On Romantic Naïveté

Mr. Brian Johnston, Associate Vice President of Financial Planning, Institutional Research and Assessment at CUA, does a nice job laying out the issues at stake in Keats’s poem “Ode on a Grecian Urn” in the following video:

Mr. Johnston enjoys Keats’s poem because it challenges us with the question of whether Keats is as naïve as he first appears in the poem or whether Keats is up to something more at a deeper level. What do you think about that question?

Photo: “Il bacio” by Helga G. is licensed under CC BY-ND 2.0.
Original artwork: Kiss by Gustav Klimt (1907/1908).


One Comment Add yours

  1. Jaesen Evangelista says:

    I always found romance films super cheesy. The Notebook, for instance, is a little cliche and way too exaggerated for it to be a relatable love story. So when the romance within the poem is brought into question, I can’t help but automatically think it’s cheesy. Talking about young lovers who live forever in their love and yet never get to kiss, it all sounds overplayed to me *cough Romeo and Juliet*. However, looking at it from another perspective, Keats may have a deeper meaning to this than I thought. This may entirely be my perspective, but when I read the stanzas about the young lovers, I imagined high school love, a love that is forever fresh and innocent and new, and yet things such as a first kiss and a first love are so out of reach. High school love is like puppy love. It’s so cute, but it’s far from real love or even a real kiss, or real “first kiss.” It’s not a mature love where they can kiss and mean it when they kiss. That is why these two lovers, despite their innocent love, will never be able to kiss each other. That is not the kind of love they possess.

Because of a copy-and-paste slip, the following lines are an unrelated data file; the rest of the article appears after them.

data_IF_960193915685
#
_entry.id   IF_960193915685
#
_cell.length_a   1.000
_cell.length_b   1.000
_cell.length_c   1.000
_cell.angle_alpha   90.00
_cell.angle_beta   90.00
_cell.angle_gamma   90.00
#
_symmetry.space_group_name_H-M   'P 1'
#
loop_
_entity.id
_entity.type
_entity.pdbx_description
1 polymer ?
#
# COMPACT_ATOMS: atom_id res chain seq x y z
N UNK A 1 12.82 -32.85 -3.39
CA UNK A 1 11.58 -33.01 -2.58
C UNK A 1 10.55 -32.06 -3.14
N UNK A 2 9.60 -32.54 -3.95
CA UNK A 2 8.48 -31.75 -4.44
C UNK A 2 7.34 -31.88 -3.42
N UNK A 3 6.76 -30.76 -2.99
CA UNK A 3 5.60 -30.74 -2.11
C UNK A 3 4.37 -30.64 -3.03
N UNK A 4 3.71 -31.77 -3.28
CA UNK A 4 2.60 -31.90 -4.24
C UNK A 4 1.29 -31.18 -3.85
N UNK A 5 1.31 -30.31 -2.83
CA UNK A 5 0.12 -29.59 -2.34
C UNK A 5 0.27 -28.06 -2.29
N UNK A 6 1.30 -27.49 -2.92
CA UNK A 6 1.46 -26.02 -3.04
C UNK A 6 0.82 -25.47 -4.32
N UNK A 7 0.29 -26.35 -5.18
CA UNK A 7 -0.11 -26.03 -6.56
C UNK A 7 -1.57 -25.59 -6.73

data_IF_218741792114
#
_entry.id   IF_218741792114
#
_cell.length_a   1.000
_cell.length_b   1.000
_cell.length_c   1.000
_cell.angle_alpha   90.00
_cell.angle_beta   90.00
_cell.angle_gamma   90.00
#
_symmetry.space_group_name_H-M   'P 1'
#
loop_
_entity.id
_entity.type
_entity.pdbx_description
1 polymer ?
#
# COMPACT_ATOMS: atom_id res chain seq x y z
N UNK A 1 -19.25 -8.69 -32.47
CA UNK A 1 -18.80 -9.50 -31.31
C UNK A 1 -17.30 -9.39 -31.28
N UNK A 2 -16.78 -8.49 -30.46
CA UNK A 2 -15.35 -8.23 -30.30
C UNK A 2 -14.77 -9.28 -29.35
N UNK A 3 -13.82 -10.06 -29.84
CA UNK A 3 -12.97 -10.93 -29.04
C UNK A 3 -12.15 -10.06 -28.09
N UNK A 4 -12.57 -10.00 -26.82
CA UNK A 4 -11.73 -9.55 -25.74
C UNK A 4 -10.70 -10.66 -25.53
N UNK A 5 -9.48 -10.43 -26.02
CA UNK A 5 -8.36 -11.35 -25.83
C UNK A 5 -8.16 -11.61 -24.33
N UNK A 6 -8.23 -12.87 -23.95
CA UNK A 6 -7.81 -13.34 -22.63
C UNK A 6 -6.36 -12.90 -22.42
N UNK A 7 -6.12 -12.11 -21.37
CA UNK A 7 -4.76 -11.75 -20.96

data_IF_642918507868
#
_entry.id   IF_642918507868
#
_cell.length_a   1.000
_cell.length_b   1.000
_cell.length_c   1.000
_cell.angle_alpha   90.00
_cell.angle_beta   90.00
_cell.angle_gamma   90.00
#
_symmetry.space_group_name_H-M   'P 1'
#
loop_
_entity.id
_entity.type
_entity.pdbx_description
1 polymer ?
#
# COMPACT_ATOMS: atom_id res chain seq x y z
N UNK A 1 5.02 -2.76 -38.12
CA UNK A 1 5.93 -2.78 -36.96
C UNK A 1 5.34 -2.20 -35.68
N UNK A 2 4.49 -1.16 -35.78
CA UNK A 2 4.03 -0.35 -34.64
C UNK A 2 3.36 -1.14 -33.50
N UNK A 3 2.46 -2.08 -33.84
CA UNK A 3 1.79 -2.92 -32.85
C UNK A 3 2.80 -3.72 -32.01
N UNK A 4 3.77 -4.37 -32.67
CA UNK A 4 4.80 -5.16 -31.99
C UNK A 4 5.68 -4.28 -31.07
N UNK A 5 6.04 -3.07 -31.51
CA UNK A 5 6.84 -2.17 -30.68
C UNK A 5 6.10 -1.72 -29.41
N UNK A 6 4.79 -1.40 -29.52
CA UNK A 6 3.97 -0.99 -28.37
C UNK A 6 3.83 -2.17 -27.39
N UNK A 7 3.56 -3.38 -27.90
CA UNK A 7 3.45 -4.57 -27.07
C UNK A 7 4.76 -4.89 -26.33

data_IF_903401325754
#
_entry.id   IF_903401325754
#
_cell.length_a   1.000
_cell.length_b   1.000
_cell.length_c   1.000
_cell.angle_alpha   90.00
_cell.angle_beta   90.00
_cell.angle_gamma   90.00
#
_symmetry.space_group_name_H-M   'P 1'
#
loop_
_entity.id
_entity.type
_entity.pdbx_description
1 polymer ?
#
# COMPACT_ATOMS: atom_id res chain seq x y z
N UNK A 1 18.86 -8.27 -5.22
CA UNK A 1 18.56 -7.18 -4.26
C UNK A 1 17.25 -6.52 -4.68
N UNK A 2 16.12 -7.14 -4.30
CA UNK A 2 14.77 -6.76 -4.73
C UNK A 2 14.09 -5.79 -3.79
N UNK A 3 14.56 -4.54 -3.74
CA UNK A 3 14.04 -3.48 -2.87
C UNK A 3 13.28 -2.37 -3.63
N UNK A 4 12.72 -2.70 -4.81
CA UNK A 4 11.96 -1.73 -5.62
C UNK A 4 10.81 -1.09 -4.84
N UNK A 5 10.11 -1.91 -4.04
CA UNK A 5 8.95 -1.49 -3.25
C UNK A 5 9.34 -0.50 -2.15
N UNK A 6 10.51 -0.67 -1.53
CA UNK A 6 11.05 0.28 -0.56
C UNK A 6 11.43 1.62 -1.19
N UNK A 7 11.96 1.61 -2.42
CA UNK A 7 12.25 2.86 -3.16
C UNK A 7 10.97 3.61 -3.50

Imagining the two lovers on the urn never being able to kiss each other does not necessariy show how naive Keats is, but rather how naive young love is.

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